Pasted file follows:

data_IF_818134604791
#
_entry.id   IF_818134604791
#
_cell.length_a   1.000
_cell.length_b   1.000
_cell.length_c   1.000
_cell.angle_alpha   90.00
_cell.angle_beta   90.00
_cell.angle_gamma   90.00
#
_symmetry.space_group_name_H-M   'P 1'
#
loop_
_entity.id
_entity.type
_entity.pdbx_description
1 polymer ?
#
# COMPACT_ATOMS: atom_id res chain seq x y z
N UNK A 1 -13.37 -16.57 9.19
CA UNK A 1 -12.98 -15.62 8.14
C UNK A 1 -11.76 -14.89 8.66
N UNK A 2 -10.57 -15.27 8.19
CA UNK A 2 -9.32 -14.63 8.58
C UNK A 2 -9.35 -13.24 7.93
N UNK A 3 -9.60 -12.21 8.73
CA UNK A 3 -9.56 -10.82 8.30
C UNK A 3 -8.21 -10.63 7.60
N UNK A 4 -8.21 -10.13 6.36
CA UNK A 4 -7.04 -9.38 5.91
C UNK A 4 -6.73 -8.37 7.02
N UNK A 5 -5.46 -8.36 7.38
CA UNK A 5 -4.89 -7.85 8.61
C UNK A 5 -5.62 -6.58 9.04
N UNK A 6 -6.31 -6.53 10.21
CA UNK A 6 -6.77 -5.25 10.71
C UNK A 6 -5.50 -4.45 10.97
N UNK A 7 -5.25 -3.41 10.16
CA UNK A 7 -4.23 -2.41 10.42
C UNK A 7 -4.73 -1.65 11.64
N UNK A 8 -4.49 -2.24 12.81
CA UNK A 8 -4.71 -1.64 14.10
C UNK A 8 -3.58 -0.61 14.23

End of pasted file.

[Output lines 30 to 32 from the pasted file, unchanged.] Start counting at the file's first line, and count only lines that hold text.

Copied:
N UNK A 4 -8.21 -10.13 6.36
CA UNK A 4 -7.04 -9.38 5.91
C UNK A 4 -6.73 -8.37 7.02